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Helpful Hints for Travelers

Lost Before you start packing, it is best to be informed about various aspects of study abroad, especially if this is your first time traveling. Doing your homework before you leave is the best way to take full advantage of your experience, and to ensure that you have a safe trip. 

Passports
If you have not already obtained a passport from the Post Office nearest your place of residence, you should do so immediately. You must present a completed application, 2 passport photos, and payment for the total fees of $135. Applications are available at the Post Office or online. The Spartanburg Post Office is located at 250 S. Church St., (864) 585-0301 (Passports/Claims).  

If your passport will be valid for less than six months after your return date, you should have it renewed. Passports can be renewed by mail or at the Post Office.

Please remember to sign your passport. Do not alter it in any way! Carry with you at all times. Separate from your passport, please carry a photocopy of your photo page, showing your signature, your photo, and your passport number. Create an emergency "lost passport kit" to keep separate from your actual passport that includes 2 U.S. produced passport photos, a certified copy of your birth certificate (which you can shrink to wallet size), and a copy of the photo page of your passport.  It is also a good idea to leave copies of your passport at home with your parents/guardians while traveling. 

For complete information concerning passports, applications, fees, or to download an application, click here.

For entry information concerning passports, visas, and immunizations for your host country, click here. 

Visas
Most foreign countries require that U.S. students studying abroad for more than ninety days obtain a student visa before departure from the U.S. You should apply for your student visa at the foreign Consulate with jurisdiction over your place of residence. All students are responsible for obtaining the required travel documents, e.g., passport, visa, etc. While your study abroad organization will provide you with the appropriate documentation to obtain the visa, you are responsible for requesting the application forms from the appropriate consulate (see below).

Please keep the following in mind when applying for a visa:

1. Your program will let you know if you need a visa (a permit to live and study in a country, which is stamped in your passport).  Read carefully any information which you have received from the Study Abroad consortium. You will be provided with a list of consulates and other important information.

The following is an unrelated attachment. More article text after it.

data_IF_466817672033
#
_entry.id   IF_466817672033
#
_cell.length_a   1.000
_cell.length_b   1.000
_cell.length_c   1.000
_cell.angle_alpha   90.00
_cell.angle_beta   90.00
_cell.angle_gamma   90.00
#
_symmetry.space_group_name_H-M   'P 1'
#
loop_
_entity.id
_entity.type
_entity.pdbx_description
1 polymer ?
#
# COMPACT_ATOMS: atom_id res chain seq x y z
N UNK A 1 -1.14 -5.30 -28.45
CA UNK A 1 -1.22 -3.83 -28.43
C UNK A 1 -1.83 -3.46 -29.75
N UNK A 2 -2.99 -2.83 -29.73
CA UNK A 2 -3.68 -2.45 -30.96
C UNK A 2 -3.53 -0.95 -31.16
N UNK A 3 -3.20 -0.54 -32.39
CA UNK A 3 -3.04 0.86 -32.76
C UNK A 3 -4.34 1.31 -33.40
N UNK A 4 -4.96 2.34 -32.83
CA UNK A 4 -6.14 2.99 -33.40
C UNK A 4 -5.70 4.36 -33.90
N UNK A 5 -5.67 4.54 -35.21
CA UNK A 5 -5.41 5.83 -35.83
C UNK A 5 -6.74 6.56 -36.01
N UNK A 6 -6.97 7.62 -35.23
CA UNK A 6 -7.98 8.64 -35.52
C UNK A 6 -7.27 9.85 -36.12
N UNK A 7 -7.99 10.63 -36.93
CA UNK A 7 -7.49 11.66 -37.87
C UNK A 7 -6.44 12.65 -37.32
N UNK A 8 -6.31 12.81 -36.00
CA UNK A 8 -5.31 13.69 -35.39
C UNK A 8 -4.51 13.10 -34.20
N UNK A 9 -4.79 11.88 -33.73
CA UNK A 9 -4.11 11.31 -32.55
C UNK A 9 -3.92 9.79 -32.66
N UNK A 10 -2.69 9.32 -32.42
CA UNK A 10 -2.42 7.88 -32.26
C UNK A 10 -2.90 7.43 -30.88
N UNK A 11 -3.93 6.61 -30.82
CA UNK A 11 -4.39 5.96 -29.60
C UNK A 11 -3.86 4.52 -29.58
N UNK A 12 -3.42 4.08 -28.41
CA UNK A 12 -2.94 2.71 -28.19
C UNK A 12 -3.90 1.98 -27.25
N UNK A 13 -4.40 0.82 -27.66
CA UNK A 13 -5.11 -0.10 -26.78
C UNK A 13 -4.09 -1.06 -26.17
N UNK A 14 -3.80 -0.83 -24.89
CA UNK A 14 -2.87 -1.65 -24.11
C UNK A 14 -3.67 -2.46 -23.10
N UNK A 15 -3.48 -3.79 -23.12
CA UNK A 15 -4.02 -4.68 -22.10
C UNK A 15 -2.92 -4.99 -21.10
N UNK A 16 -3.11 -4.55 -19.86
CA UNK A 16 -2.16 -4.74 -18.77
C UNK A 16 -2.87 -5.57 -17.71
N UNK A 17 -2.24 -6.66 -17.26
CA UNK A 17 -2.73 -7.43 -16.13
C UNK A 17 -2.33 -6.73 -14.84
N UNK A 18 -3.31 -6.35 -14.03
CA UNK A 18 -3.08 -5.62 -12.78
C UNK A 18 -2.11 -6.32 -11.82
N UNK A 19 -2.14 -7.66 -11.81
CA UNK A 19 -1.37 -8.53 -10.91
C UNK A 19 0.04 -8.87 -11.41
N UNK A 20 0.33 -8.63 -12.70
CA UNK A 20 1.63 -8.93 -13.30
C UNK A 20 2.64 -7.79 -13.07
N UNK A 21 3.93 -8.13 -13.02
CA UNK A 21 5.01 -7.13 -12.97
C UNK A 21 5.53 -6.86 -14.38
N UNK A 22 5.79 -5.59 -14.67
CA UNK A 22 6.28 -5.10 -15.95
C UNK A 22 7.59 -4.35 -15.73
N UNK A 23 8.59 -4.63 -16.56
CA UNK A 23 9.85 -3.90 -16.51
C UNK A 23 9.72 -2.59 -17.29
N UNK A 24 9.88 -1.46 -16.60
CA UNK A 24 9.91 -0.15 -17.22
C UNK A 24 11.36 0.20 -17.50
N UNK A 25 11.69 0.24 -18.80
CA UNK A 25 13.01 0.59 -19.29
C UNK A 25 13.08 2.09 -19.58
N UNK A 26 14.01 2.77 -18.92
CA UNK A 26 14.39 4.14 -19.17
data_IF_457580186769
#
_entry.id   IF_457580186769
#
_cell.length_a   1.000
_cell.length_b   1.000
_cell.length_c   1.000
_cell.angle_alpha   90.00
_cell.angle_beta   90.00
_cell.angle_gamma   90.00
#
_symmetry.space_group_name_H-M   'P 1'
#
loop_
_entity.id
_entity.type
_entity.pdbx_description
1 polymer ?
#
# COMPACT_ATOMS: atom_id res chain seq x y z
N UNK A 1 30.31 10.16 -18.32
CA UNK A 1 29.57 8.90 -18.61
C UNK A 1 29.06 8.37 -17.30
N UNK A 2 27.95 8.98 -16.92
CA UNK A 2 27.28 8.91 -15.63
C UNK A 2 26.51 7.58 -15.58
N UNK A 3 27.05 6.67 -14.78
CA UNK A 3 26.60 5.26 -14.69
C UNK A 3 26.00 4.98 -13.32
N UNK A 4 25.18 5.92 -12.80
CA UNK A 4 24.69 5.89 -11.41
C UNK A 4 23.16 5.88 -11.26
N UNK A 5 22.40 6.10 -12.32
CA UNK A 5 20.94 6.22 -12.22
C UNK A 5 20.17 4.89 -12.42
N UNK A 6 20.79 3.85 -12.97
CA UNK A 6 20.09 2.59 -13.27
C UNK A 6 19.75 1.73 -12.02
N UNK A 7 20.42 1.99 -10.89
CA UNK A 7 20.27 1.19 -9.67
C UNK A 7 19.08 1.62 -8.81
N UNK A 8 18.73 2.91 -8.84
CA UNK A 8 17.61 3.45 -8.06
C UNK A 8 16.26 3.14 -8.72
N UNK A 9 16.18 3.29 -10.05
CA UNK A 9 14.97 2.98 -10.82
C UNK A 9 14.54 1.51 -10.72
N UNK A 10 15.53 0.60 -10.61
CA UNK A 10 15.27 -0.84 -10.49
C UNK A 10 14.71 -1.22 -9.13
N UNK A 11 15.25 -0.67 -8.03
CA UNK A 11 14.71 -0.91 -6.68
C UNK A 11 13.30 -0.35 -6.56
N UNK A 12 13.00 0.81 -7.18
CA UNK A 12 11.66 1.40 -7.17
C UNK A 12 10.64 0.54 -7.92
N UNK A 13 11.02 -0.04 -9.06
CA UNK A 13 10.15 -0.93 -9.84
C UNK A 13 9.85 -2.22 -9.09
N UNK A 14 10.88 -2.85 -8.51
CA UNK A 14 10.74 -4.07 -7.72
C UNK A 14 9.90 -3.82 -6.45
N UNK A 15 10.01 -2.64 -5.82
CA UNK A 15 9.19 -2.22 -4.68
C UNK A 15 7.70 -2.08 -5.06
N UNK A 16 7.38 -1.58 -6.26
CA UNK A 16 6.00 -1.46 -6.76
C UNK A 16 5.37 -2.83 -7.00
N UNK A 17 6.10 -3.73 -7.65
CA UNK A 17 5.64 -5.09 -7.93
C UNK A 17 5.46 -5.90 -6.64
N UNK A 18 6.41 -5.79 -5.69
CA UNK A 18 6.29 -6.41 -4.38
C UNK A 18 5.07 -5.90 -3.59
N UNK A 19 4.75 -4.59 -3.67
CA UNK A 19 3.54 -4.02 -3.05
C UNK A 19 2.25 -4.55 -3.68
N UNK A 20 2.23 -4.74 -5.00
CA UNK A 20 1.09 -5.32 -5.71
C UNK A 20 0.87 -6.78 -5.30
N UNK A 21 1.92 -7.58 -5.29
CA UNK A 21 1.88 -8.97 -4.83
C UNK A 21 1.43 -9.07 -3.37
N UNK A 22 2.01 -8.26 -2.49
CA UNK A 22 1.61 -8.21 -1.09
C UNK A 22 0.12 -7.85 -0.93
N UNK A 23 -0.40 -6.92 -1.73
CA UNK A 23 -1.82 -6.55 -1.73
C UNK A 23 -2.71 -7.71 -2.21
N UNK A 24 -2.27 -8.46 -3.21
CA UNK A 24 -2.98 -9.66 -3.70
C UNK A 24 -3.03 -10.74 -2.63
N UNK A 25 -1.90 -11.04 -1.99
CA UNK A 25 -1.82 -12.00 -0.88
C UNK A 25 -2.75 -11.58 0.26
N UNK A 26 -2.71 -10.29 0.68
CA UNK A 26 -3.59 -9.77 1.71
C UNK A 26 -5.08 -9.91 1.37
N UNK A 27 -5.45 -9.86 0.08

2. You must request the visa application forms from the Consulate which has jurisdiction over your home state (read carefully the materials sent by the Study Abroad consortium). Your best bet is to do so in writing. Many consulates will not answer the phone or they will put you on hold for long periods of time. Write to the Consulate, explain to them that you would like application forms for a multiple-entry visa to STUDY in the country in question and tell them the dates of your program. You should write to the Consulate and petition to be permitted to submit your application by mail rather than in person. Also ask them for a list of the documents and fees which they require for you to obtain the visa. Then enclose a large stamped-self addressed envelope for them to be able to mail the application forms to you.

3. When you receive this mailing from the Consulate you can begin the process of applying for the visa. Keep in mind how long it takes to receive the visa (the Study Abroad organization will tell you). Do not apply too early because your visa will expire before you go. Do not apply too late because you will not receive your visa (and passport) back in time for your departure date.

4. Be sure to compile all of the pertinent documents and be aware that you may need to gather some documents or signatures from home. Each visa application requires different documents, so be sure to read all of the information provided by your organization and the consulate carefully.

  • If you need anything from the Office of International Programs at Wofford, please let us know in a timely manner.  
  • Your program will provide you with a document that proves you have been accepted by the foreign university.